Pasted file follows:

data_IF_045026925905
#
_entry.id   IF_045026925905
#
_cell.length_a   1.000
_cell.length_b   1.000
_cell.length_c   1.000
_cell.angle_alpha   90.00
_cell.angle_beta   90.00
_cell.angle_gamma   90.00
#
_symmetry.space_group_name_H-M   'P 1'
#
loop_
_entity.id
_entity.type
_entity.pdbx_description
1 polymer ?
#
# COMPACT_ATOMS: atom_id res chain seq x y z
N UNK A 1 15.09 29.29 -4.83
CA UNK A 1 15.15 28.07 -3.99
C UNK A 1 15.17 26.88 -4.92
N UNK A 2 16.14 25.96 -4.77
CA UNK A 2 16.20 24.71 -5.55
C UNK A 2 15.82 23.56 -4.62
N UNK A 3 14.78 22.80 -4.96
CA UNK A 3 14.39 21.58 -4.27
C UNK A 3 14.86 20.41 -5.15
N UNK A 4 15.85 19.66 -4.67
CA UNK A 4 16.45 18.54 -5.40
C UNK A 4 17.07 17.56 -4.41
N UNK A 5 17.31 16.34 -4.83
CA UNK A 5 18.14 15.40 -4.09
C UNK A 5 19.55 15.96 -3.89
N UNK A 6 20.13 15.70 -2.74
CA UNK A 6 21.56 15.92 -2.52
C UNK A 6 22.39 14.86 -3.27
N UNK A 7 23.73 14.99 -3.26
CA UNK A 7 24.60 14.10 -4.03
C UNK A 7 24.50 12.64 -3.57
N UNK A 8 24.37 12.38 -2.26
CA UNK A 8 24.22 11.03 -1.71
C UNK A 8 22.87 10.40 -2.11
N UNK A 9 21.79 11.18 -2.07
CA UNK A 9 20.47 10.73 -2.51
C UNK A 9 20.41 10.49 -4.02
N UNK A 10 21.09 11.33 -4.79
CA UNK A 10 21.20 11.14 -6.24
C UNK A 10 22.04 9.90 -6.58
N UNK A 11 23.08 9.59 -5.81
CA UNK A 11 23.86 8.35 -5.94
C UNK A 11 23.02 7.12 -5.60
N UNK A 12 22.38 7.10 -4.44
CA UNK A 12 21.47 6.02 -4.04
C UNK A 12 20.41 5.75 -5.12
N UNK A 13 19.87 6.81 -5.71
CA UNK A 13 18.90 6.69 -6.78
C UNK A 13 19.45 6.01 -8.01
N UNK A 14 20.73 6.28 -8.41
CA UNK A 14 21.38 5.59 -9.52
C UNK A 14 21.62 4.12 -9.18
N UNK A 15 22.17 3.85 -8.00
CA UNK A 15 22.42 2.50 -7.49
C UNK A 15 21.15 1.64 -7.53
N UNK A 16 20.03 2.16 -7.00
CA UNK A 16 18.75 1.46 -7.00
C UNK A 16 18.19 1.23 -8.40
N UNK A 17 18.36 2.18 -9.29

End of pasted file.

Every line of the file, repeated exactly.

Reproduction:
data_IF_045026925905
#
_entry.id   IF_045026925905
#
_cell.length_a   1.000
_cell.length_b   1.000
_cell.length_c   1.000
_cell.angle_alpha   90.00
_cell.angle_beta   90.00
_cell.angle_gamma   90.00
#
_symmetry.space_group_name_H-M   'P 1'
#
loop_
_entity.id
_entity.type
_entity.pdbx_description
1 polymer ?
#
# COMPACT_ATOMS: atom_id res chain seq x y z
N UNK A 1 15.09 29.29 -4.83
CA UNK A 1 15.15 28.07 -3.99
C UNK A 1 15.17 26.88 -4.92
N UNK A 2 16.14 25.96 -4.77
CA UNK A 2 16.20 24.71 -5.55
C UNK A 2 15.82 23.56 -4.62
N UNK A 3 14.78 22.80 -4.96
CA UNK A 3 14.39 21.58 -4.27
C UNK A 3 14.86 20.41 -5.15
N UNK A 4 15.85 19.66 -4.67
CA UNK A 4 16.45 18.54 -5.40
C UNK A 4 17.07 17.56 -4.41
N UNK A 5 17.31 16.34 -4.83
CA UNK A 5 18.14 15.40 -4.09
C UNK A 5 19.55 15.96 -3.89
N UNK A 6 20.13 15.70 -2.74
CA UNK A 6 21.56 15.92 -2.52
C UNK A 6 22.39 14.86 -3.27
N UNK A 7 23.73 14.99 -3.26
CA UNK A 7 24.60 14.10 -4.03
C UNK A 7 24.50 12.64 -3.57
N UNK A 8 24.37 12.38 -2.26
CA UNK A 8 24.22 11.03 -1.71
C UNK A 8 22.87 10.40 -2.11
N UNK A 9 21.79 11.18 -2.07
CA UNK A 9 20.47 10.73 -2.51
C UNK A 9 20.41 10.49 -4.02
N UNK A 10 21.09 11.33 -4.79
CA UNK A 10 21.20 11.14 -6.24
C UNK A 10 22.04 9.90 -6.58
N UNK A 11 23.08 9.59 -5.81
CA UNK A 11 23.86 8.35 -5.94
C UNK A 11 23.02 7.12 -5.60
N UNK A 12 22.38 7.10 -4.44
CA UNK A 12 21.47 6.02 -4.04
C UNK A 12 20.41 5.75 -5.12
N UNK A 13 19.87 6.81 -5.71
CA UNK A 13 18.90 6.69 -6.78
C UNK A 13 19.45 6.01 -8.01
N UNK A 14 20.73 6.28 -8.41
CA UNK A 14 21.38 5.59 -9.52
C UNK A 14 21.62 4.12 -9.18
N UNK A 15 22.17 3.85 -8.00
CA UNK A 15 22.42 2.50 -7.49
C UNK A 15 21.15 1.64 -7.53
N UNK A 16 20.03 2.16 -7.00
CA UNK A 16 18.75 1.46 -7.00
C UNK A 16 18.19 1.23 -8.40
N UNK A 17 18.36 2.18 -9.29